The large, nearly 900 foot long, ship has been marked off by signs and guide chains into 8 self-guided tours. These tours span a wide range of spaces from the navigation bridge high in the island structure down to the bottom of the ship in the engine and fire rooms. On a ship of this size, however, these represent only a fraction of the total deck area, the remainder of which has not been sufficiently restored to allow public viewing. L was fortunate in that one of the on-duty volunteers offered to guide him through some of the unrestored spaces forward, and wishes to thank the Yorktown volunteers for extending this service.
While most spaces remain in their active duty configuration, a significant number on the second deck have been converted into museums, with the most impressive museum piece, in L's opinion, being a very large and detailed model of the Japanese battleship Yamato on display in the WWII Battleship Room. For the aircraft enthusiast, a large collection of carrier-based aircraft from WW II models to modern jets line the hangar and flight decks, with additional land-based aircraft on display ashore.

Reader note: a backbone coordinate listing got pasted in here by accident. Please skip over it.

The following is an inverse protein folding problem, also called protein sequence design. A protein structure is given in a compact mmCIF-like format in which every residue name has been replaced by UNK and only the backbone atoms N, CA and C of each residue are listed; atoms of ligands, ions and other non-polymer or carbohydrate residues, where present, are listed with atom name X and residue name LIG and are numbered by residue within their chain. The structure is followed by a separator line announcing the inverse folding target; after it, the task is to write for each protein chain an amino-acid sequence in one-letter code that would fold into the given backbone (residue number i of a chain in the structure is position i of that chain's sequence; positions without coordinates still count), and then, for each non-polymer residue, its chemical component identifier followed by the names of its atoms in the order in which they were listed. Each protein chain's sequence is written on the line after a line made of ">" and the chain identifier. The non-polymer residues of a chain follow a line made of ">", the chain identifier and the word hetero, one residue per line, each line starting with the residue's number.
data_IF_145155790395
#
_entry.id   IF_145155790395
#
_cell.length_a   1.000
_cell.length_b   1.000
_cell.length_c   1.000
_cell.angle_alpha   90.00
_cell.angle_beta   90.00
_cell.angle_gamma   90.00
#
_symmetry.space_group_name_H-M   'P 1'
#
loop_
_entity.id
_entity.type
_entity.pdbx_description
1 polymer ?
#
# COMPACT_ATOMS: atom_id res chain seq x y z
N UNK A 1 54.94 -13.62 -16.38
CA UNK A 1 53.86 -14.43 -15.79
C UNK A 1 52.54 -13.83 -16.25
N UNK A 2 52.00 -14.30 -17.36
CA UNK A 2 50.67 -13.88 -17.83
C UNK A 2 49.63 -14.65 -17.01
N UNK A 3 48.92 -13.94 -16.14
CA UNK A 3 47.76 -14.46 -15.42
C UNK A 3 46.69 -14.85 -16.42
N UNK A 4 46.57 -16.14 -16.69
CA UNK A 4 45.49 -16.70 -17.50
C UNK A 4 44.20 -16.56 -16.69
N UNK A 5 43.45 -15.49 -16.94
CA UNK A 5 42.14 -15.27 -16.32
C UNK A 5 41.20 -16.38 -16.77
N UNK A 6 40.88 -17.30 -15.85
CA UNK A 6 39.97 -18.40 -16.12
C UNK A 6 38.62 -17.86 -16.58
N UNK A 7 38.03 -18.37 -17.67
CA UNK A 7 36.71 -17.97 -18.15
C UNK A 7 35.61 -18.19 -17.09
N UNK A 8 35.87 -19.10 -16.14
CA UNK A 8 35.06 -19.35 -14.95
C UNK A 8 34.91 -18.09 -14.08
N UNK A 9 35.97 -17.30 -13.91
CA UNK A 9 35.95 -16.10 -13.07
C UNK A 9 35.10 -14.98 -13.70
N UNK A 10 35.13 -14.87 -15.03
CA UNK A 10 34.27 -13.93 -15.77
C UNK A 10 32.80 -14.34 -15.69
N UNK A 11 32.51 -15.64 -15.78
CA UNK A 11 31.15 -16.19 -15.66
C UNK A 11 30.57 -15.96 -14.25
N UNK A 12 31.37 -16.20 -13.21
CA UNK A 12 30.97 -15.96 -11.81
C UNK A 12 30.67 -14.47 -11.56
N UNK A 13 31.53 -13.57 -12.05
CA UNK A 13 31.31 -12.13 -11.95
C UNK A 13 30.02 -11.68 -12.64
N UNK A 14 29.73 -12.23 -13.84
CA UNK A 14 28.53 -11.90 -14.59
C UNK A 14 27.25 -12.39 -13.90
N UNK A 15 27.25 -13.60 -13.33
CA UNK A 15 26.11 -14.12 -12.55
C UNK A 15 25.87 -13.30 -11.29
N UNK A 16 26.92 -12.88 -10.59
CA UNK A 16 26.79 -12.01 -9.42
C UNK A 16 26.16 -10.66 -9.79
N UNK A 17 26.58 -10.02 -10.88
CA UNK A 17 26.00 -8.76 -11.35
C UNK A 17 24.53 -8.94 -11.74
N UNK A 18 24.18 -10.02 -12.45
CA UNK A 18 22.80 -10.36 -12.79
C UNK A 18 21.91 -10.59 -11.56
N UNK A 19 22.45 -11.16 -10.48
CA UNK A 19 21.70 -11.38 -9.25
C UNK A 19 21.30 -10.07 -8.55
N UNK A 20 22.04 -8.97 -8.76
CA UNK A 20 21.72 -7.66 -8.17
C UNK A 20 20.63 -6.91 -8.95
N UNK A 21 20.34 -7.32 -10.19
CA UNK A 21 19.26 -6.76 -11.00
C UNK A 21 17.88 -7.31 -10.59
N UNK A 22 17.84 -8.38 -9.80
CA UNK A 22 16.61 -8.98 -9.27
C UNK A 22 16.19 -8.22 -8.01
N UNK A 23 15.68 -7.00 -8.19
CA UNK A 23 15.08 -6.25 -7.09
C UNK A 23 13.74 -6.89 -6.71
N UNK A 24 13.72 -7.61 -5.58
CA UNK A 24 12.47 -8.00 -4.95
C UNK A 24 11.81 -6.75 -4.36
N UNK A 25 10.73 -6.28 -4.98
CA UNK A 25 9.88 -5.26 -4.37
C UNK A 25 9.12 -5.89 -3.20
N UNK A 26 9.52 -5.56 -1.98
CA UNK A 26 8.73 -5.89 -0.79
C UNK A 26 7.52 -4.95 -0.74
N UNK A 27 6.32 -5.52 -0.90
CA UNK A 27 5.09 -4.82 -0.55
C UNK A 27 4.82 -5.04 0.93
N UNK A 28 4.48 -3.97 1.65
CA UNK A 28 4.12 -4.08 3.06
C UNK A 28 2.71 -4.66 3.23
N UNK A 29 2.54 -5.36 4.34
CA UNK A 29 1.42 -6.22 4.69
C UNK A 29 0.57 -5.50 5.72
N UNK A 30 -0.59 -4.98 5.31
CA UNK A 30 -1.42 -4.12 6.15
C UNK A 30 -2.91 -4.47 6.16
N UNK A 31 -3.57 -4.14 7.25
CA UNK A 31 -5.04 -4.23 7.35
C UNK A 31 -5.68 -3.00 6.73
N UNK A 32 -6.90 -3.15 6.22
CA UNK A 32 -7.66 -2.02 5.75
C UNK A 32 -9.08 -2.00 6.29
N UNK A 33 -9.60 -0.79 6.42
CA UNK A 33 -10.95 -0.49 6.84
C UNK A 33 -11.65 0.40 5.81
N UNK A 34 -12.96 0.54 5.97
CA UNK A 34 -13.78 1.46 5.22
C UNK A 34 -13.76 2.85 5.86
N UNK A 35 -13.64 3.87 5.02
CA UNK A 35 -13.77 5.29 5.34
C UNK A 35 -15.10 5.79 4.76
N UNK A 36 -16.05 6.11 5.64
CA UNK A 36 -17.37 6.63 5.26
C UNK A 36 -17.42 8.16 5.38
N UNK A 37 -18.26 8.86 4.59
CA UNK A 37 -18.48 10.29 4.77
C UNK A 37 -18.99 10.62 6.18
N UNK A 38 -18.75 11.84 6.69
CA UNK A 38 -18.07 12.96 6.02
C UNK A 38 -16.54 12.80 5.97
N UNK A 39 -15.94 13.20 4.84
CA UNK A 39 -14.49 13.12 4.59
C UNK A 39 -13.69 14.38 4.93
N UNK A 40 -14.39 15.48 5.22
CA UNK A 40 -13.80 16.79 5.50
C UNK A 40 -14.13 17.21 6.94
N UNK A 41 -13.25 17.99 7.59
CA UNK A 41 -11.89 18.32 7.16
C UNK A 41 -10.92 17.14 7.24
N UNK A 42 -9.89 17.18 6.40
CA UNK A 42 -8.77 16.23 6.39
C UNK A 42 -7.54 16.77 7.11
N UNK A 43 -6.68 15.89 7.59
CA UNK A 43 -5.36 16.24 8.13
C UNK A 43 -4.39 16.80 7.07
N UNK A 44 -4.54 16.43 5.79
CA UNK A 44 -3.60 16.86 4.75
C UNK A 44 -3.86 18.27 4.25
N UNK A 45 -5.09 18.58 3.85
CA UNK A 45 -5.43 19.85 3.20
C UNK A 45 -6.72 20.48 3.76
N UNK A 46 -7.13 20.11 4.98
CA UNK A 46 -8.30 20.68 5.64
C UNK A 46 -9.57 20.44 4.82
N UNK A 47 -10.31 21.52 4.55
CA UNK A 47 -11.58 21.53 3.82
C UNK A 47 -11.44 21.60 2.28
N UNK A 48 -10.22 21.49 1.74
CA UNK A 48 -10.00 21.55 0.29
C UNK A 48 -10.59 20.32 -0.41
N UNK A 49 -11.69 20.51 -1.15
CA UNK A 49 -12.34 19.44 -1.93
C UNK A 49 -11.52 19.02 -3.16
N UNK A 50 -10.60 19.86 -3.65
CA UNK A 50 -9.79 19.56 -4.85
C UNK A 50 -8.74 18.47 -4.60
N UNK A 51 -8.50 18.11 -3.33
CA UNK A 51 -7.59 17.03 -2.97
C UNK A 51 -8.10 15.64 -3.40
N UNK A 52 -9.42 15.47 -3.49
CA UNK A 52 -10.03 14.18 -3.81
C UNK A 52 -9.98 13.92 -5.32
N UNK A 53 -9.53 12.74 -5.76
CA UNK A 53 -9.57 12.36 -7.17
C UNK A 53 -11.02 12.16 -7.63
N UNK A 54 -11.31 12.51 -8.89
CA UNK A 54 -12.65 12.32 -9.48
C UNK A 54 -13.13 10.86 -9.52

Due to the existance of a large on-shore gift shop, commercial use of the ship has been kept to the minimum deemed necessary for visitor convenience. Hot lunches are served to the public for a modest price daily in the CPO mess, the aft end of the hangar hosts a small snack bar, and the forward elevator well has been converted to a theater which periodically shows a free one-hour movie of WW II carrier operations. It is clear that the Patriots Point crew has worked hard with Yorktown to achieve a balanced presentation of authenticly configured spaces on one hand, and educational museum spaces on the other. When visiting Patriots Point, plan on at least a full day as there is a lot to see and learn. Also, do not delay your trip too long. With commercial development encroaching Patriots Point from the shore, and muddy rust eating at her bottom, one cannot expect Yorktown to be around forever.